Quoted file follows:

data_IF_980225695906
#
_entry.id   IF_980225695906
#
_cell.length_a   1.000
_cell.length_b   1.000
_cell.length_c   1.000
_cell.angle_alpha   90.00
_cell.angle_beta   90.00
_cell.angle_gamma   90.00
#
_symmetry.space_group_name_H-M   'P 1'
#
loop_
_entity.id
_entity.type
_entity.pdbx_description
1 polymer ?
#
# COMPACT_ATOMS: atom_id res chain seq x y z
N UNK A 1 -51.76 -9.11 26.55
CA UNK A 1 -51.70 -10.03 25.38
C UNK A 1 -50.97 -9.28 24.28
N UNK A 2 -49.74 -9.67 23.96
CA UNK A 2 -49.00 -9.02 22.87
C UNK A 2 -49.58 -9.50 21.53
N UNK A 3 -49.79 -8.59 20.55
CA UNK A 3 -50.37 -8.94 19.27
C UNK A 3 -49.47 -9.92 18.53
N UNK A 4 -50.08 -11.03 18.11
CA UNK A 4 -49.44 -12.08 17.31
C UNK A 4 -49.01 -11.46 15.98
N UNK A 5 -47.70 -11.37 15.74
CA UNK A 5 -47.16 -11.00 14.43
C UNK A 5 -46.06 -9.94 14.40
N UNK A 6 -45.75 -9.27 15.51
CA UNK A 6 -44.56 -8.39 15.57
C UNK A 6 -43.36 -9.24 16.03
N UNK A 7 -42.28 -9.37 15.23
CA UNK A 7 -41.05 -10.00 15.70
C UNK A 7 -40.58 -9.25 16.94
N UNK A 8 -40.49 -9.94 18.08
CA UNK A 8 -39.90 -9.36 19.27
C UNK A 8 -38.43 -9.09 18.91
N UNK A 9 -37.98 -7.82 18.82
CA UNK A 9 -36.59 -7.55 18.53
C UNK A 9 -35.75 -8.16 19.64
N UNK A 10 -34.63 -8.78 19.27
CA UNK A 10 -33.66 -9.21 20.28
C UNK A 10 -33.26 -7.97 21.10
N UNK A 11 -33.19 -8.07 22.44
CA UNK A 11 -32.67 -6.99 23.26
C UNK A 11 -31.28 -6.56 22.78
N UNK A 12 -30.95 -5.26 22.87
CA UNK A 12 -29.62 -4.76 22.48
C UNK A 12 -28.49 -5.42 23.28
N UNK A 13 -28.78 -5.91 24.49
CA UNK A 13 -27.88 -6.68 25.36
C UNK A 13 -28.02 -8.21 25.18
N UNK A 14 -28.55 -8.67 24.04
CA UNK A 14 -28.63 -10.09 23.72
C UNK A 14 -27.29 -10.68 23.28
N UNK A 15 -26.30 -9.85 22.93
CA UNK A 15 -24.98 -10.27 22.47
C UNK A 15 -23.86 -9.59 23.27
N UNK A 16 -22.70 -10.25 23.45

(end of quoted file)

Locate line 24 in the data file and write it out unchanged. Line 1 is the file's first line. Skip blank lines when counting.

N UNK A 2 -49.74 -9.67 23.96